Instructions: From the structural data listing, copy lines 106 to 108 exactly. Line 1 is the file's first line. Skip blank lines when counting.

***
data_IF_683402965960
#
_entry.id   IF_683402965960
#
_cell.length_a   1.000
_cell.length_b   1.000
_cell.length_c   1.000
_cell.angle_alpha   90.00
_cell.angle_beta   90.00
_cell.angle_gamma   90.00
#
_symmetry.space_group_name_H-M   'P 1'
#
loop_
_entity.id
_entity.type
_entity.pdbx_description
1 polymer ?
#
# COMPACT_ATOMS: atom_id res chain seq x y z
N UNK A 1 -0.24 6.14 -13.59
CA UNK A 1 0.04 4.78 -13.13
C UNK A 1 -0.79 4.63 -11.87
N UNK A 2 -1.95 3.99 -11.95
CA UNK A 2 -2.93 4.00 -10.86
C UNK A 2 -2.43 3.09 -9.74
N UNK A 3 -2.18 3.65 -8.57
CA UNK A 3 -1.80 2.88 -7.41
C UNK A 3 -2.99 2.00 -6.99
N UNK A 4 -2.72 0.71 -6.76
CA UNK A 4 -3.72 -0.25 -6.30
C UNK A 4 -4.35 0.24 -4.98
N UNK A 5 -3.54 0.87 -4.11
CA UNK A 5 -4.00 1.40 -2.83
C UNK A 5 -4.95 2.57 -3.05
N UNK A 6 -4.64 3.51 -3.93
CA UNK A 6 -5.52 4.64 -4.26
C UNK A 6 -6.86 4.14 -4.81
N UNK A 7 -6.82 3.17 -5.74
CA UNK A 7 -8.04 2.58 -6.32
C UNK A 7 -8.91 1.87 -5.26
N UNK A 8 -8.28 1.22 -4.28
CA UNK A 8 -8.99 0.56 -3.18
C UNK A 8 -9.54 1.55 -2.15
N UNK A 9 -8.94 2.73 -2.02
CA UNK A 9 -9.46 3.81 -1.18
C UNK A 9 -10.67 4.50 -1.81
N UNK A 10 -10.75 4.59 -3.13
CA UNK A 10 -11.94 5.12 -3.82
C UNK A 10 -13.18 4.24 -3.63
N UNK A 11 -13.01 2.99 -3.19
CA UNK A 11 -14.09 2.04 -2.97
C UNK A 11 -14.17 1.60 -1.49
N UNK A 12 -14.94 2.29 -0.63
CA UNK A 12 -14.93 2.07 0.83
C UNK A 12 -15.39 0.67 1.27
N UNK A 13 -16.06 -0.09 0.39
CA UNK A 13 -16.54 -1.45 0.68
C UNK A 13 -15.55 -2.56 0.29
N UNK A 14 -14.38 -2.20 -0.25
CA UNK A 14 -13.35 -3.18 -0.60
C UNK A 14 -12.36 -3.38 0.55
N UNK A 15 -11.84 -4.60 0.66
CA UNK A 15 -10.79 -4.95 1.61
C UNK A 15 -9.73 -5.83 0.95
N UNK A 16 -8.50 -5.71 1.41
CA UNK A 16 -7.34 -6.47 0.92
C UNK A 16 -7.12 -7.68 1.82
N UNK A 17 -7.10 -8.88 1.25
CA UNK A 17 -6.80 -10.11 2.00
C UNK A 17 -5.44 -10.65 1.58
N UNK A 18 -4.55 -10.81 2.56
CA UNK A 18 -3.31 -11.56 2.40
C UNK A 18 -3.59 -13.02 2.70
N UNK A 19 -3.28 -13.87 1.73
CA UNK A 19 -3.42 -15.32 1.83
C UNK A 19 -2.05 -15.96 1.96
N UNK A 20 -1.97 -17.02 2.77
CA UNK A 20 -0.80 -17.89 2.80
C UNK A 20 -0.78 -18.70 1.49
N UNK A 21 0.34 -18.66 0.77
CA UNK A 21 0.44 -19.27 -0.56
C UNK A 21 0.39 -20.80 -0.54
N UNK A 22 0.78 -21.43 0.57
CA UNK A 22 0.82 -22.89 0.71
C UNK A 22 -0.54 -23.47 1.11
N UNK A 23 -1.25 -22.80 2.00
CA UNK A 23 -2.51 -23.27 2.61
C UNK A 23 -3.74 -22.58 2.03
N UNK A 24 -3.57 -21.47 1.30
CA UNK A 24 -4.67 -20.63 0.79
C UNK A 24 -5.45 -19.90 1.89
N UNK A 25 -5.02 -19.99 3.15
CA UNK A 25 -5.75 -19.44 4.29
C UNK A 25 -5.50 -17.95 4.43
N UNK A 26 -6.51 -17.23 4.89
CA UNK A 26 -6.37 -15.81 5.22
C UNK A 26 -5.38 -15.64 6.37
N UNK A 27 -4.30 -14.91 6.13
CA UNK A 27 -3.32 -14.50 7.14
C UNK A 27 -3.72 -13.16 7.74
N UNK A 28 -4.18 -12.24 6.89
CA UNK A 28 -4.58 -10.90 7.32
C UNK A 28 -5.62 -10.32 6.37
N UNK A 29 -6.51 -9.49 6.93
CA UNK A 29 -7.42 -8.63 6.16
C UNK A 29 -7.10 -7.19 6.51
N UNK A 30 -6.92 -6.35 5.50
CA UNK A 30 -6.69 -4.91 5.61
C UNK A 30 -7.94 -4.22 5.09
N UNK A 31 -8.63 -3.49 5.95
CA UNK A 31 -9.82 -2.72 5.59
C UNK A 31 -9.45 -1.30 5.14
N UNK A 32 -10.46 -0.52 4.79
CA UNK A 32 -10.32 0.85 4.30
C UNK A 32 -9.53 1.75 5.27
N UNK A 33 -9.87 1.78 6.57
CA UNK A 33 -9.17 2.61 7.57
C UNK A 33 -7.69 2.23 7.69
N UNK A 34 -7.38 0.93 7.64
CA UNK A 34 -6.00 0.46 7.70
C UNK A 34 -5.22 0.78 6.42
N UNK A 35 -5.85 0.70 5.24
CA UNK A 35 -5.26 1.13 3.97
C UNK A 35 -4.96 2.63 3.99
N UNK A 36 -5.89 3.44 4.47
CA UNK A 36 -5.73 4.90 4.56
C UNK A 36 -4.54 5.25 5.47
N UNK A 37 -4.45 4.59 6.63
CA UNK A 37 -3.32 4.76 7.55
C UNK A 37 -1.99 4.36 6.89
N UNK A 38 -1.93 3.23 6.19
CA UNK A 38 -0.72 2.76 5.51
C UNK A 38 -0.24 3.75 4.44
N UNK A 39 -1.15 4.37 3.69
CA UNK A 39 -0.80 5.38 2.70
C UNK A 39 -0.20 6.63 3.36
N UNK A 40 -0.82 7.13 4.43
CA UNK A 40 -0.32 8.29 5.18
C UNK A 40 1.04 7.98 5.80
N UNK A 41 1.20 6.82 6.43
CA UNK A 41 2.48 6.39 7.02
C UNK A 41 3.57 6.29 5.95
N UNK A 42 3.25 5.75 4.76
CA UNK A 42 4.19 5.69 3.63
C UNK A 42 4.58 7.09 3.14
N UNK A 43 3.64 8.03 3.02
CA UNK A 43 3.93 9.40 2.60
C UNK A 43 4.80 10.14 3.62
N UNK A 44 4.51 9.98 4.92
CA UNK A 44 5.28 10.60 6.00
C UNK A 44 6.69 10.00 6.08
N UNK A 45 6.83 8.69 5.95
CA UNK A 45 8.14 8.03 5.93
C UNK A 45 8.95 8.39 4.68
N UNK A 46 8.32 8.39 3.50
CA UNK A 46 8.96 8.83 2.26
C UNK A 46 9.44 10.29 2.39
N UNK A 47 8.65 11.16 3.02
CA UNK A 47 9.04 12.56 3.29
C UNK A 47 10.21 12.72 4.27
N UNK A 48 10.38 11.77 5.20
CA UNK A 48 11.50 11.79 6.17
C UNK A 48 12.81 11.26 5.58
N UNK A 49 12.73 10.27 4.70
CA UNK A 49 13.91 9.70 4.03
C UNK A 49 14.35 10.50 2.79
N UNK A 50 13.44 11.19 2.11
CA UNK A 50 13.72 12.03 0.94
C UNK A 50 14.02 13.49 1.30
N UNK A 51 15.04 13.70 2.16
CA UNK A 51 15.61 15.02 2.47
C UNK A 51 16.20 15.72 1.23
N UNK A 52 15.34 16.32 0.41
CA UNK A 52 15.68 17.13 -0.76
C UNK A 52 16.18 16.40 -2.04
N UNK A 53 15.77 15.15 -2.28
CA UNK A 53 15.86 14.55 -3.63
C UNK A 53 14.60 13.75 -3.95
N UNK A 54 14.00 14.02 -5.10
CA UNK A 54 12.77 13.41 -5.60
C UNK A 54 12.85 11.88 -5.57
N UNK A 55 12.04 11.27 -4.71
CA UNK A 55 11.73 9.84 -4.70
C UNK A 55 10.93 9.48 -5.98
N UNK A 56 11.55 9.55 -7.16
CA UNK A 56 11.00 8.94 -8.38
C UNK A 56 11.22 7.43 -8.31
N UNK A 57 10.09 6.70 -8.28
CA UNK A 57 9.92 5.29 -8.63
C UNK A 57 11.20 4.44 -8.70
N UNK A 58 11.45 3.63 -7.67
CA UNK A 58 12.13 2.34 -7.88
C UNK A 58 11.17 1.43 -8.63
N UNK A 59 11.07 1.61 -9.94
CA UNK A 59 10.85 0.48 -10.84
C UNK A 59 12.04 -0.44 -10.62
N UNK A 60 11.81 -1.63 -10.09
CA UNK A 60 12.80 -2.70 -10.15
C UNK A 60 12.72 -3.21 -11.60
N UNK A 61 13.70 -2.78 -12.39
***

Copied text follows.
CA UNK A 29 -7.42 -8.63 6.16
C UNK A 29 -7.10 -7.19 6.51
N UNK A 30 -6.92 -6.35 5.50